In The Fearless Short “Hole,” A Disabled Man Searches For Intimacy

"I need you to help me. I don't have anybody else to ask."

Every Wednesday, we’ll be sharing short films that illuminate queer life. Welcome to #HumpdayShorts.

In Hole, Toronto filmmaker Martin Edralin illustrates the universal desire for intimacy, even from those that society would rather ignore.


Born with arthrogryposes, a debilitating joint condition, Billy (Ken Harrower) lives a lonely life in which mundane tasks require the help of his caregiver, Craig (Sebastian Deery). Billy develops a crush on Craig, but can only find release in the local glory hole.

Incorporating long silences and uncomfortable moments, Hole forces us to confront our own prejudices and reminds us that desire is not dependent on the function of our limbs.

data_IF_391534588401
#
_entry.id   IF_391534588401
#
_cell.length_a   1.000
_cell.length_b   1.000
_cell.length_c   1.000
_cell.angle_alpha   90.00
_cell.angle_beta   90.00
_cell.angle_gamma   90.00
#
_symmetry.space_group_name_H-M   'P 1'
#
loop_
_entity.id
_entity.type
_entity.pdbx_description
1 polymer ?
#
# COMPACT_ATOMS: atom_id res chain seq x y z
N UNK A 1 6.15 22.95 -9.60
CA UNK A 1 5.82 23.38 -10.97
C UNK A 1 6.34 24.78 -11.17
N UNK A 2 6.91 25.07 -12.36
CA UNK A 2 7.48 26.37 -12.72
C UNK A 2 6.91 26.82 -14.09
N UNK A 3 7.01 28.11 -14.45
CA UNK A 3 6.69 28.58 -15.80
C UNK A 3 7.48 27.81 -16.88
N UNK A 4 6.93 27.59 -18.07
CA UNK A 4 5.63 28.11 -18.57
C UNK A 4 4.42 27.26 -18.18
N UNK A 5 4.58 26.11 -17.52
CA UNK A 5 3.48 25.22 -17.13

Edralin says he was immediately impressed by Harrower’s attitude.

“He came to set with a Pride flag hanging at the back of his wheelchair,” he told Short of the Week. “I thought it was really badass that this guy, who likely faces all kinds of prejudice because of his disability, was publicizing his sexuality.”

Hole has received wide acclaim and screened at both Sundance and the Toronto International Film Festival.

Martin Edralin

“For me, the main message of the film is that disabled people are sexual human beings just like anyone else,” says Harrower. “And like sexual human beings, we are as horny as anybody else. We are all human, and humans have a desire to be loved, and to have intimacy with another person. Hopefully, this film will help society understand this and make clear that disabled people are sexual human beings too.”

Adam Salandra is a writer, performer and host in Los Angeles. When he's not covering the latest in pop culture, you can find him playing with his French Bulldog puppy or hovering over the table of food at any social gathering.